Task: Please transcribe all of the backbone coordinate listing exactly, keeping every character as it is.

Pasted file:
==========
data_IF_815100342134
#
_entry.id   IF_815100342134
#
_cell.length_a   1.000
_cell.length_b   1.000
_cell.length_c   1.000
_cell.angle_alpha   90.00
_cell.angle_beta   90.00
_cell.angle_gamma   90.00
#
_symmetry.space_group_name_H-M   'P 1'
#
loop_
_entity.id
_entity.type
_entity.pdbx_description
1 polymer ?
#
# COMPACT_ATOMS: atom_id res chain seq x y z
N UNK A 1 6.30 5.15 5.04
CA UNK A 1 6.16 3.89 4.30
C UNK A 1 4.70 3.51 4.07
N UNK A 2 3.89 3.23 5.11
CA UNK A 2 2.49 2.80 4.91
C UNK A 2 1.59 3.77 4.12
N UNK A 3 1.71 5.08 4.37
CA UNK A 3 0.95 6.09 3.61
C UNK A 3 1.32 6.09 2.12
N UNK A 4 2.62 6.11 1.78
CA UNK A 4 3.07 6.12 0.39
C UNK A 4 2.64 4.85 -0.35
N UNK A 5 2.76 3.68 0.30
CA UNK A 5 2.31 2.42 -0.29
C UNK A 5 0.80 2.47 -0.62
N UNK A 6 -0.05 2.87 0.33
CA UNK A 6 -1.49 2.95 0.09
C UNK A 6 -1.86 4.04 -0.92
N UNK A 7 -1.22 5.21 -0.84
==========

data_IF_815100342134
#
_entry.id   IF_815100342134
#
_cell.length_a   1.000
_cell.length_b   1.000
_cell.length_c   1.000
_cell.angle_alpha   90.00
_cell.angle_beta   90.00
_cell.angle_gamma   90.00
#
_symmetry.space_group_name_H-M   'P 1'
#
loop_
_entity.id
_entity.type
_entity.pdbx_description
1 polymer ?
#
# COMPACT_ATOMS: atom_id res chain seq x y z
N UNK A 1 6.30 5.15 5.04
CA UNK A 1 6.16 3.89 4.30
C UNK A 1 4.70 3.51 4.07
N UNK A 2 3.89 3.23 5.11
CA UNK A 2 2.49 2.80 4.91
C UNK A 2 1.59 3.77 4.12
N UNK A 3 1.71 5.08 4.37
CA UNK A 3 0.95 6.09 3.61
C UNK A 3 1.32 6.09 2.12
N UNK A 4 2.62 6.11 1.78
CA UNK A 4 3.07 6.12 0.39
C UNK A 4 2.64 4.85 -0.35
N UNK A 5 2.76 3.68 0.30
CA UNK A 5 2.31 2.42 -0.29
C UNK A 5 0.80 2.47 -0.62
N UNK A 6 -0.05 2.87 0.33
CA UNK A 6 -1.49 2.95 0.09
C UNK A 6 -1.86 4.04 -0.92
N UNK A 7 -1.22 5.21 -0.84